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Ibid. 2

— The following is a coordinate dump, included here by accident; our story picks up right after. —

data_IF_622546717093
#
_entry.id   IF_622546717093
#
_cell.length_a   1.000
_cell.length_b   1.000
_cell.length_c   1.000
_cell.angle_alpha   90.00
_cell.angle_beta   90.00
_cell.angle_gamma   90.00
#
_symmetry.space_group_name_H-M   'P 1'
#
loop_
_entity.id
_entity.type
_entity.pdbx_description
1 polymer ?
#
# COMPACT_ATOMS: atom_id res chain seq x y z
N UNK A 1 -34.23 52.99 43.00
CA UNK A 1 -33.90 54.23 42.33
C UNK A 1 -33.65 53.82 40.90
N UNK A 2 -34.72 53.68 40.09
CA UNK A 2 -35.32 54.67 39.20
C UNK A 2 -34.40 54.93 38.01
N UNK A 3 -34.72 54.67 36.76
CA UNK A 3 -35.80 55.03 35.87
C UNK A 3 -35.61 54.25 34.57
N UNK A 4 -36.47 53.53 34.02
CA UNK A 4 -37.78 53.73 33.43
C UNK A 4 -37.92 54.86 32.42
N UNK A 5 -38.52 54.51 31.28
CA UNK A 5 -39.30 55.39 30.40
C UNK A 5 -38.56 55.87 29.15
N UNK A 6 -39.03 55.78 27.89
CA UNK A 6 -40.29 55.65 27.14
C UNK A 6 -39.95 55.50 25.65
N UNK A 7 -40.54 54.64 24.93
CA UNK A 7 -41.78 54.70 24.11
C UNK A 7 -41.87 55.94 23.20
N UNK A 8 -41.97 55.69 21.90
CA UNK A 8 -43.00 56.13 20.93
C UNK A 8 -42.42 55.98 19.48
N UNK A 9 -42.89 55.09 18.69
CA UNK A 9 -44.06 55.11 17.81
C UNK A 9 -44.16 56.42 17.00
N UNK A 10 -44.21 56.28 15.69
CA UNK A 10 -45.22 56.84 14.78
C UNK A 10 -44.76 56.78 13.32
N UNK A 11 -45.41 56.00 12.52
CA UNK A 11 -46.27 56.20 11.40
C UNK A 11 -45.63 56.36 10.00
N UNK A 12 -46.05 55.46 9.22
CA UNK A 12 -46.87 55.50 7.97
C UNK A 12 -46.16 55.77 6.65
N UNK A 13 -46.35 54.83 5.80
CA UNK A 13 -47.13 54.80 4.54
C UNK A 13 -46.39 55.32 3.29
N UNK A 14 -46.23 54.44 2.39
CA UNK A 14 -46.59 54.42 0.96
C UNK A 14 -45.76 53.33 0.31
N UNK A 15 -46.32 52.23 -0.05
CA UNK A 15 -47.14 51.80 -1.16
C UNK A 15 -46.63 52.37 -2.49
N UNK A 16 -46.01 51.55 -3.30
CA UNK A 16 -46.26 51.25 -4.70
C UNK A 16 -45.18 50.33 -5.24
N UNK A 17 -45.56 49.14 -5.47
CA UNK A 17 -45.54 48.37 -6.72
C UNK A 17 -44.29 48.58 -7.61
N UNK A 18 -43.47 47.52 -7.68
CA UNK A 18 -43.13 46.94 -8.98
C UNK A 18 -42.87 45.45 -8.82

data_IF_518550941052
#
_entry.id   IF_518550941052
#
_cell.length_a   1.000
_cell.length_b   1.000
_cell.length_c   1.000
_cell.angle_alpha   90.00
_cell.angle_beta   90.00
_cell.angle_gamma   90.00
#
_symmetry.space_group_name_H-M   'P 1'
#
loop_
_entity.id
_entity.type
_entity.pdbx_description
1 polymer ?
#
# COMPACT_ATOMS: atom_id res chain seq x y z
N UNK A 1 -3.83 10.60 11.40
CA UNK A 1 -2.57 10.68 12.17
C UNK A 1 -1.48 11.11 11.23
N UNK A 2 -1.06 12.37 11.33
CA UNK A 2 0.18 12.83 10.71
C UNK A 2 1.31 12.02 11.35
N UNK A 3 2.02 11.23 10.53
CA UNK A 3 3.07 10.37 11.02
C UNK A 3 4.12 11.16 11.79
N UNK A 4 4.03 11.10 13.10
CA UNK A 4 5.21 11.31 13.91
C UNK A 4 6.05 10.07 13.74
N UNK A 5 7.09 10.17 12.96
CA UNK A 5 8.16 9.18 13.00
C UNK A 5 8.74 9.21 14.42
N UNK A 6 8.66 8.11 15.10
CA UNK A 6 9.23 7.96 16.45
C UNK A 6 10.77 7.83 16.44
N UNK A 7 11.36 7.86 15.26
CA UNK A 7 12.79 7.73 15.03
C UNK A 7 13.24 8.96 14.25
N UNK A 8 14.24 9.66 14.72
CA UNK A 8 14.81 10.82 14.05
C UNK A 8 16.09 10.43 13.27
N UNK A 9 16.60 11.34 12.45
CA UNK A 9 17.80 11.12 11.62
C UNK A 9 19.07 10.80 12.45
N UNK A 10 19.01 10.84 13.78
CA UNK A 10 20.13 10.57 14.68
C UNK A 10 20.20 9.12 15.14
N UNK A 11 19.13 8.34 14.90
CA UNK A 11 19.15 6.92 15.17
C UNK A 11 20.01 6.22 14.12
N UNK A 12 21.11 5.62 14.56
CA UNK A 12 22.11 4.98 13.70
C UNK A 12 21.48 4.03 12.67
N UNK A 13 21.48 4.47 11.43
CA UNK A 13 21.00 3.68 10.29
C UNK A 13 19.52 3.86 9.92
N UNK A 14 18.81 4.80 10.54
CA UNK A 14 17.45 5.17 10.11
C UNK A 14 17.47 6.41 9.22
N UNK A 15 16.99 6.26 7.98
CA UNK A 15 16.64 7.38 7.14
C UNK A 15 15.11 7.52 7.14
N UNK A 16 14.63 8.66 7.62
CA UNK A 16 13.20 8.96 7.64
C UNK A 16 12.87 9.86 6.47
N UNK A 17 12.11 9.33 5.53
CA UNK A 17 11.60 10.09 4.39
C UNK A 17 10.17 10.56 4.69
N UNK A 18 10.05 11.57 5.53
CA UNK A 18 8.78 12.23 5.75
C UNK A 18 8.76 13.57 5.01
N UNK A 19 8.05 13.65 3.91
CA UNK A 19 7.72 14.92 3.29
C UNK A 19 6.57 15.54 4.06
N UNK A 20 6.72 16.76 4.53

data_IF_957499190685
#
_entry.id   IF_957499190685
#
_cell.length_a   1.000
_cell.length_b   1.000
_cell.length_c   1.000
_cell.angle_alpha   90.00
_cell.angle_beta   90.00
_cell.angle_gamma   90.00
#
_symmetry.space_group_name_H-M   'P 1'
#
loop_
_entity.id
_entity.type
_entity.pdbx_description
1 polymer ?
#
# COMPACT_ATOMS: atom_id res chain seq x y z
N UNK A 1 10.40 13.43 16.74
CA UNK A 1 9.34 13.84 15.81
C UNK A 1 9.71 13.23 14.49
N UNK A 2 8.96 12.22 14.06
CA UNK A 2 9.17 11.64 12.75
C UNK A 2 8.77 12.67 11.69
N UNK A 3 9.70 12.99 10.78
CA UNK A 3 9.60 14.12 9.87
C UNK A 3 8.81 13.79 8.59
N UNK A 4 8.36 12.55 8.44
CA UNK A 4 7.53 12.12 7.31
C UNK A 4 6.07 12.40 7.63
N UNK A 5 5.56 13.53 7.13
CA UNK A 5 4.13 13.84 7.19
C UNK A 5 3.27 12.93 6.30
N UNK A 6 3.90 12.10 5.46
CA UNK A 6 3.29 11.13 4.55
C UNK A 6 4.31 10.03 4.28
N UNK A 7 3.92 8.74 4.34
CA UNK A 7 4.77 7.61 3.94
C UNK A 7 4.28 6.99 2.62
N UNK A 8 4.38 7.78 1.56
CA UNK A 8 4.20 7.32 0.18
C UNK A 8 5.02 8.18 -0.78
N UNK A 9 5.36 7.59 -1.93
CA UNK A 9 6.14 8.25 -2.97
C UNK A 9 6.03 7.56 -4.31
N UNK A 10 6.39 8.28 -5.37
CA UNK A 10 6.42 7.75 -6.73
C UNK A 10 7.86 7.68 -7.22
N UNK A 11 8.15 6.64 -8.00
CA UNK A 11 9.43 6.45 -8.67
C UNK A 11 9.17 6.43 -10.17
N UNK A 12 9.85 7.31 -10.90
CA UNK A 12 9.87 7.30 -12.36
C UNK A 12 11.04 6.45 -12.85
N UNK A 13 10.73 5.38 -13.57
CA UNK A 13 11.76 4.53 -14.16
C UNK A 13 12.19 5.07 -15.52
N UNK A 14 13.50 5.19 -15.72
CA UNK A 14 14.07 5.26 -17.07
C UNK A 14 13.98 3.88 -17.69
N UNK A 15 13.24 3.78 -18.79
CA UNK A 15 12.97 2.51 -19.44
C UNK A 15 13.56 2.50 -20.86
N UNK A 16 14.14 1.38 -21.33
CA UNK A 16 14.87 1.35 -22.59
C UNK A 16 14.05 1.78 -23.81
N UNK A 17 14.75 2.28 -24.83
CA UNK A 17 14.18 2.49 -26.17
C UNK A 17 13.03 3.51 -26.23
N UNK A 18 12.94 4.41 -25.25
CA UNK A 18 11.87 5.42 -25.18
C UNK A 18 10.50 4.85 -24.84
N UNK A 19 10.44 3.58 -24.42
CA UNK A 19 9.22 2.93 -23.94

between the two is as significant as the difference between love and hatred.” Rizqah’s comments reflected the political tightrope Hamas was trying to walk with respect to Mursi and Egypt. On the one hand, Gaza was being squeezed by Egypt in the wake of the August attack at Kerem Shalom, but on the other hand, Hamas was reluctant to place the blame on Mursi and Egypt. Hamas was in a bind. Its authority in Gaza was being increasingly challenged by Gaza-based salafi-jihadi groups affiliated with al-Qa‘ida (groups such as Ansar Jerusalem, Tawhid and Jihad, and Ansar al Sunnah, and their umbrella organization, Mujahideen Shura Council),4 who had been attacking both Israel and Egypt regularly in 2011 and 2012. In the wake of the August 2012 attack at the Kerem Shalom crossing, Hamas was pressured by Egyptian officials to crack down on these salafijihadis. And that is when Hamas began playing its double-game. It attempted to satisfy Egypt, as well as placate its salafi-jihadi rivals in Gaza by publicly announcing the arrest and detention of suspects involved in the Sinai attacks while later quietly releasing those same suspects. Israeli forces, which for some time had been coming under increasing attack from Gaza, were not interested in the subtleties of Hamas’s double-game. On the night of October 12, an Israeli drone killed Abu Walid al-Maqdisi, the 43 year-old leader of Gaza-based Tawhid and Jihad—one of the groups that was suspected in the August 5 attack on Egypt and Israel at the Kerem Shalom Crossing. Maqdisi had been released by Hamas just two days before the August attack. In response to his midOctober death, Maqdisi’s group vowed to convert Gaza into an Islamic state, fire rockets at Israel, and launch attacks inside Sinai, which put the Egyptian military on alert.5 The resulting confrontation between Israel and Gaza was, in part, a product of Hamas’s poorly managed double-game, which backfired. Hamas was attempting to satisfy its would-be Egyptian patrons that it was cracking down on Gaza’s salafijihadis, in the hope of broadening its legitimate trade relations with Mursi’s David Barnett, “Mujahideen Shura Council is consolidation of Salafi-Jihadist groups in Gaza: sources,” The Long War Journal, 14 October 2012. http://www.longwarjournal.org/archives/2012/10/mujahideen_shura_cou.php 5 Nicolas Pelham, “Gaza: A Way Out?”, New York Review of Books, 26 October 2012. http://www.nybooks.com/blogs/nyrblog/2012/oct/26/gaza-isolation-way-out/